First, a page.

Even after Preston Tucker's dreams of building the Tucker 48 died after a lot of questionable accusations and a trial and acquittal from the Securities and Exchange Commission, Tucker couldn't stop dreaming about cars. He had plans for a very novel roadster, and previously unknown images of it may have just shown up.

The images, which consist of photos of clay models and actual, hand-drawn sketches, showed up on the automotive trivia/quiz forum Autopuzzles, where they were identified as a Raymond Lowey proposal for Studebaker, based on the information from the online auction.

Further inspection brought the identification of the pictures as Lowey/Studebaker designs into question, with good reason. The design is clearly rear-engined, and while there are some reports of Loewy considering rear-mounted engines as an option for Studebaker, no serious design studies for a rear engine car seem to have taken place (that wouldn't happen until much later, with Porsche's Studebaker contract work).

The designs don't really seem like Loewy's or Studebaker's, so what are they? The one thing they actually do quite resemble are the very few pictures of Tucker's hoped-for next car, the Tucker Carioca.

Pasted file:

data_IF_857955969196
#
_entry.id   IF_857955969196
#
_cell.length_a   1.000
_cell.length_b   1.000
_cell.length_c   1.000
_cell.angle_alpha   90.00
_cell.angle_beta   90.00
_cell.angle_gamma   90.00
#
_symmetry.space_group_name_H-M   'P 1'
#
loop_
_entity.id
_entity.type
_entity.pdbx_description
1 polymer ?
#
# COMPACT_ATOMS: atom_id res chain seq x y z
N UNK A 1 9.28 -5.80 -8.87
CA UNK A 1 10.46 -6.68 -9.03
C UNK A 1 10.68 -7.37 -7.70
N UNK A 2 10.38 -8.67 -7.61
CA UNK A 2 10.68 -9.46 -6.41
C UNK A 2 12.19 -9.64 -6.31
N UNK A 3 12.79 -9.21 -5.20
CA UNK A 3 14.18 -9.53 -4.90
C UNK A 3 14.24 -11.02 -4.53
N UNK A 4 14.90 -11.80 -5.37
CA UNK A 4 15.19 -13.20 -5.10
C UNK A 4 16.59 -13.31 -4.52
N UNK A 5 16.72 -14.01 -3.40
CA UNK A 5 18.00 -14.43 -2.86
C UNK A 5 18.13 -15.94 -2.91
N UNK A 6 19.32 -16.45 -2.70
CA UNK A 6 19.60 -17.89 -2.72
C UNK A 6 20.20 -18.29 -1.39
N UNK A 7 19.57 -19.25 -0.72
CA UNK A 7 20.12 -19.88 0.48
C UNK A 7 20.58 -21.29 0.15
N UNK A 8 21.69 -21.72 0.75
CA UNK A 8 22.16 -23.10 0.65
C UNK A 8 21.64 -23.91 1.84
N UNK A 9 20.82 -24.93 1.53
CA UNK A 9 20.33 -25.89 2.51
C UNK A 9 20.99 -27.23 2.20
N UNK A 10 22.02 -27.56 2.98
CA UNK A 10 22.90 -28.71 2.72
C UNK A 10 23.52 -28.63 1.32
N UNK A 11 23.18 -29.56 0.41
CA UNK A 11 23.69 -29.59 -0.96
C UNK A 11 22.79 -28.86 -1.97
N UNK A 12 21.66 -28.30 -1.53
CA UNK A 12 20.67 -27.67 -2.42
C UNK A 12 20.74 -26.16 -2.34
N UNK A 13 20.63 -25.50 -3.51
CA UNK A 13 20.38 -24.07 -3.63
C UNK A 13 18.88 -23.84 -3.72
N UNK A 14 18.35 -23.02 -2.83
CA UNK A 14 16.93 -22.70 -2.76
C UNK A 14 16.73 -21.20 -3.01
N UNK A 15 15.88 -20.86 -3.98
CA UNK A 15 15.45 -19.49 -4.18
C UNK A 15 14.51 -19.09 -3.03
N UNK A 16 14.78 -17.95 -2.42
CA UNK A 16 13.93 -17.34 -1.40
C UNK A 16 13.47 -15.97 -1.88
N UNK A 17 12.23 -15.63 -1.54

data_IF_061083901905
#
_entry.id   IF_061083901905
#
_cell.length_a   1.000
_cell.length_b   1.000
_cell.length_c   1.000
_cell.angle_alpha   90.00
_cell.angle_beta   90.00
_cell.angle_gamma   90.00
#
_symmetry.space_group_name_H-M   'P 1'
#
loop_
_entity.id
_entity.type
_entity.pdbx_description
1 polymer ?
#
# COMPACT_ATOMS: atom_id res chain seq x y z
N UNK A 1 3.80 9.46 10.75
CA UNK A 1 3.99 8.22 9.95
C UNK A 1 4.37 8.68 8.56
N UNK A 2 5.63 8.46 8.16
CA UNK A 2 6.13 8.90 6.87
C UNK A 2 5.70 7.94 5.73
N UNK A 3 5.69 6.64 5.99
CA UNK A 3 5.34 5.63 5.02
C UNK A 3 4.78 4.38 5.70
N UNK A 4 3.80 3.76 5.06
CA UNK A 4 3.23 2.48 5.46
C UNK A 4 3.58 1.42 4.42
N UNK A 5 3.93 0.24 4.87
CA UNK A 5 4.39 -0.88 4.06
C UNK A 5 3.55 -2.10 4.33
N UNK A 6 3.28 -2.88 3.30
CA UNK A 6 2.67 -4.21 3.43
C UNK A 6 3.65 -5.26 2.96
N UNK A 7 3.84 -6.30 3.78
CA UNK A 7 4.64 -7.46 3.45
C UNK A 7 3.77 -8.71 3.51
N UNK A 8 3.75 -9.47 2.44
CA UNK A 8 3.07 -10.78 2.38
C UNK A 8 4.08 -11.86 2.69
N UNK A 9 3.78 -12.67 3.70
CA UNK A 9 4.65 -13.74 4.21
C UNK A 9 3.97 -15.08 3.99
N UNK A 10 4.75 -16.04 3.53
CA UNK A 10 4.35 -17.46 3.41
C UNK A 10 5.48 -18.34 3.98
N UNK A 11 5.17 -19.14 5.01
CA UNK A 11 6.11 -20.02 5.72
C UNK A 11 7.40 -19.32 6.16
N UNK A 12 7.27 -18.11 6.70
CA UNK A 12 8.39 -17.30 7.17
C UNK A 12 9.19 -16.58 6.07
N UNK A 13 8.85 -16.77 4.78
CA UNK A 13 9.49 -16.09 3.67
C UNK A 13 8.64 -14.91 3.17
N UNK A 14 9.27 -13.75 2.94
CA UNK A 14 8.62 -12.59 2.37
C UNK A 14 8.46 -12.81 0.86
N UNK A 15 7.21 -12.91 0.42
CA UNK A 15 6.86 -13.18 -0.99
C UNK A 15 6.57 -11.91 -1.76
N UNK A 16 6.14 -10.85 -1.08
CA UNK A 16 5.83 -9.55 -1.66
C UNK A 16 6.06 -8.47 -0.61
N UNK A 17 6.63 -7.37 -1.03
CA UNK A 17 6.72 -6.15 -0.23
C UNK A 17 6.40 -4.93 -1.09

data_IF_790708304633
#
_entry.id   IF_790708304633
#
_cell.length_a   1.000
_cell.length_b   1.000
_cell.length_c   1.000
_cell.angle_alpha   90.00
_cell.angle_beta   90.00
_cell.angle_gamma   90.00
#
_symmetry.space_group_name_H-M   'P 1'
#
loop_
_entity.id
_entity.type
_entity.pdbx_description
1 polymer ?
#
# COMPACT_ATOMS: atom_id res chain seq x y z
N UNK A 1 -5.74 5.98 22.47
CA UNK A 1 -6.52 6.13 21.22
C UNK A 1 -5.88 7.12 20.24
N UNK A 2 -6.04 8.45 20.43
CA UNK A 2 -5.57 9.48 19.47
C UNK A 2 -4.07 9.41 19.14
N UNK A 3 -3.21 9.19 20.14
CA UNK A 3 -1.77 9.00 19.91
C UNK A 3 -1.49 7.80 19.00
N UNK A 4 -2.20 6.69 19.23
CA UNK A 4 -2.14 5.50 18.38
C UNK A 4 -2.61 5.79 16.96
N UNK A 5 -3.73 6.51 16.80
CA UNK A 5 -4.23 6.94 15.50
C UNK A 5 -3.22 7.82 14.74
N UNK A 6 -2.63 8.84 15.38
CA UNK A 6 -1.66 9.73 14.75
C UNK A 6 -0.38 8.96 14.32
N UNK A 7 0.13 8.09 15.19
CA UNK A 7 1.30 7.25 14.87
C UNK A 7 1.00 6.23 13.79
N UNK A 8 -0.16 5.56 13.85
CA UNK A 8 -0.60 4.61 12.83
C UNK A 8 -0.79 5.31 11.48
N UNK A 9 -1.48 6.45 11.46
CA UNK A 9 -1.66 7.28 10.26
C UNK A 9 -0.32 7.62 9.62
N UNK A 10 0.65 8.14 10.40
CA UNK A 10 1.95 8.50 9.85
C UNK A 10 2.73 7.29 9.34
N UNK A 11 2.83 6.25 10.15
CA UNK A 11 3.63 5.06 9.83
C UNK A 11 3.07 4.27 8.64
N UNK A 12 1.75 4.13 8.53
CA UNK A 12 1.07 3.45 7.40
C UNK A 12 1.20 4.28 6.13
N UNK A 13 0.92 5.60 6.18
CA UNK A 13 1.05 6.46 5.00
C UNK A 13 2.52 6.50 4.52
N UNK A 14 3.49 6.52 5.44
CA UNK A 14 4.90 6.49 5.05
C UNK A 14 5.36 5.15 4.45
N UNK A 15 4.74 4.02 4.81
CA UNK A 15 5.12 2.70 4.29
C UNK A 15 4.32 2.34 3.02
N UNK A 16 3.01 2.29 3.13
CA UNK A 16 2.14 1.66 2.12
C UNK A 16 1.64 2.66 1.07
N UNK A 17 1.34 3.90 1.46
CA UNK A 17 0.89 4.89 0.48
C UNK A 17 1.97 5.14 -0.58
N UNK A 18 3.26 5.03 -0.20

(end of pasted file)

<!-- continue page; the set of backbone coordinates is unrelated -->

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The car was first seen on the 1955 cover of Car Life, and was designed by the well-resepected designer Count Alexis de Sakhnoffsky. The details of the sketches and the clay models certainly match up — the three light layout, the very separate wheels and fenders from the central, torpedo-body, the prominent roof rails and bumper assembly, which suggest Tucker's own focus on safety, and the clear rear-engine design.

It's a pretty compelling case, and I suggest everyone read about it in detail over at Gyronaut X1. There's still some major questions to be answered — like why these pretty well-realized clay models have never been mentioned — and regardless of what this turns out to be, it's a fascinating bit of automotive history.

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I do think there's pretty good odds on it being the Tucker design, though it's worth remembering that this was an age of rear engine experimentation by many designers, so it's hard to call it 100%.